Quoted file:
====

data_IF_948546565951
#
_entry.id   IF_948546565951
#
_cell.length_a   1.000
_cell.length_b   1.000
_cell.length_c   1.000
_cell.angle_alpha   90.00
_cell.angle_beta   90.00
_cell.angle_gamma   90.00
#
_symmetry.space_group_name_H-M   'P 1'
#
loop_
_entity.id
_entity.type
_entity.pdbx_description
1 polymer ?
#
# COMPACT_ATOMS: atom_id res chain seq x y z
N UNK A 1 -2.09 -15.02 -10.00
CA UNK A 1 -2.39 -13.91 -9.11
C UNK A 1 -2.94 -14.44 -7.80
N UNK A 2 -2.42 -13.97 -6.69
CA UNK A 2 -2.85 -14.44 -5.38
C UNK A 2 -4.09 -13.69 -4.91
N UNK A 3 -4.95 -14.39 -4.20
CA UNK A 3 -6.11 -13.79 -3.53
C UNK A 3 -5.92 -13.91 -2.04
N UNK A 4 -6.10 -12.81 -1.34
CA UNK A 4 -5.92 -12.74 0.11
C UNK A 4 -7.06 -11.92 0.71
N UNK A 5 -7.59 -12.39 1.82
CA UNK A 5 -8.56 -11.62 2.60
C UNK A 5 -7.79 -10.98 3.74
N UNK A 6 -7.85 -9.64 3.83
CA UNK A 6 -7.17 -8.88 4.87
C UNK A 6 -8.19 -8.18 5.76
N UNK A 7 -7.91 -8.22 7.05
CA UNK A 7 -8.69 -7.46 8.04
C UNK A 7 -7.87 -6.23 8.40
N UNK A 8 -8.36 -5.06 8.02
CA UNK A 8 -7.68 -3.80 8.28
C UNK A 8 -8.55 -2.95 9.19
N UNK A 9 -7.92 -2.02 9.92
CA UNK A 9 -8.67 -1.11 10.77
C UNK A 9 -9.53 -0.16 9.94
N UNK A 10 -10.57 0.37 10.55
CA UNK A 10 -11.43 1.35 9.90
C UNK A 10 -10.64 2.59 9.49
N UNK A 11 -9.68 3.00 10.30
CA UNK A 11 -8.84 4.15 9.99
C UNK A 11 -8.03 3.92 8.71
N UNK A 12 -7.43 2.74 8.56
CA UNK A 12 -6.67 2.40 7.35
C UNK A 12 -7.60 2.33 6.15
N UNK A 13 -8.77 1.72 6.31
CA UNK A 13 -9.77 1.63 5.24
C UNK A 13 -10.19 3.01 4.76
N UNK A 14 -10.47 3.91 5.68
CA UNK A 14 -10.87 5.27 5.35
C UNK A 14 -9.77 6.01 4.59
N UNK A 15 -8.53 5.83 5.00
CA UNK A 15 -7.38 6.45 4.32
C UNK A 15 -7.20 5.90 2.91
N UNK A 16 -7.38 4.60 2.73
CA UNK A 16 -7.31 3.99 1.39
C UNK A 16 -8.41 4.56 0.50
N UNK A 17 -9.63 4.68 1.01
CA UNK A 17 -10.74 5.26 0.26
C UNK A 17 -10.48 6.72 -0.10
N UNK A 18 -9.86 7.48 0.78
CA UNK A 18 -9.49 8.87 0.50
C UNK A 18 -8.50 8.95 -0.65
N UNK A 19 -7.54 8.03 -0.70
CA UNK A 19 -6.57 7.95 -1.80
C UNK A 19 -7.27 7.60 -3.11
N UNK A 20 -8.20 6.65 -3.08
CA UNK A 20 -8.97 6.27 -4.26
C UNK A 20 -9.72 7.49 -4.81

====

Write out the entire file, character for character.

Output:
data_IF_948546565951
#
_entry.id   IF_948546565951
#
_cell.length_a   1.000
_cell.length_b   1.000
_cell.length_c   1.000
_cell.angle_alpha   90.00
_cell.angle_beta   90.00
_cell.angle_gamma   90.00
#
_symmetry.space_group_name_H-M   'P 1'
#
loop_
_entity.id
_entity.type
_entity.pdbx_description
1 polymer ?
#
# COMPACT_ATOMS: atom_id res chain seq x y z
N UNK A 1 -2.09 -15.02 -10.00
CA UNK A 1 -2.39 -13.91 -9.11
C UNK A 1 -2.94 -14.44 -7.80
N UNK A 2 -2.42 -13.97 -6.69
CA UNK A 2 -2.85 -14.44 -5.38
C UNK A 2 -4.09 -13.69 -4.91
N UNK A 3 -4.95 -14.39 -4.20
CA UNK A 3 -6.11 -13.79 -3.53
C UNK A 3 -5.92 -13.91 -2.04
N UNK A 4 -6.10 -12.81 -1.34
CA UNK A 4 -5.92 -12.74 0.11
C UNK A 4 -7.06 -11.92 0.71
N UNK A 5 -7.59 -12.39 1.82
CA UNK A 5 -8.56 -11.62 2.60
C UNK A 5 -7.79 -10.98 3.74
N UNK A 6 -7.85 -9.64 3.83
CA UNK A 6 -7.17 -8.88 4.87
C UNK A 6 -8.19 -8.18 5.76
N UNK A 7 -7.91 -8.22 7.05
CA UNK A 7 -8.69 -7.46 8.04
C UNK A 7 -7.87 -6.23 8.40
N UNK A 8 -8.36 -5.06 8.02
CA UNK A 8 -7.68 -3.80 8.28
C UNK A 8 -8.55 -2.95 9.19
N UNK A 9 -7.92 -2.02 9.92
CA UNK A 9 -8.67 -1.11 10.77
C UNK A 9 -9.53 -0.16 9.94
N UNK A 10 -10.57 0.37 10.55
CA UNK A 10 -11.43 1.35 9.90
C UNK A 10 -10.64 2.59 9.49
N UNK A 11 -9.68 3.00 10.30
CA UNK A 11 -8.84 4.15 9.99
C UNK A 11 -8.03 3.92 8.71
N UNK A 12 -7.43 2.74 8.56
CA UNK A 12 -6.67 2.40 7.35
C UNK A 12 -7.60 2.33 6.15
N UNK A 13 -8.77 1.72 6.31
CA UNK A 13 -9.77 1.63 5.24
C UNK A 13 -10.19 3.01 4.76
N UNK A 14 -10.47 3.91 5.68
CA UNK A 14 -10.87 5.27 5.35
C UNK A 14 -9.77 6.01 4.59
N UNK A 15 -8.53 5.83 5.00
CA UNK A 15 -7.38 6.45 4.32
C UNK A 15 -7.20 5.90 2.91
N UNK A 16 -7.38 4.60 2.73
CA UNK A 16 -7.31 3.99 1.39
C UNK A 16 -8.41 4.56 0.50
N UNK A 17 -9.63 4.68 1.01
CA UNK A 17 -10.74 5.26 0.26
C UNK A 17 -10.48 6.72 -0.10
N UNK A 18 -9.86 7.48 0.78
CA UNK A 18 -9.49 8.87 0.50
C UNK A 18 -8.50 8.95 -0.65
N UNK A 19 -7.54 8.03 -0.70
CA UNK A 19 -6.57 7.95 -1.80
C UNK A 19 -7.27 7.60 -3.11
N UNK A 20 -8.20 6.65 -3.08
CA UNK A 20 -8.97 6.27 -4.26
C UNK A 20 -9.72 7.49 -4.81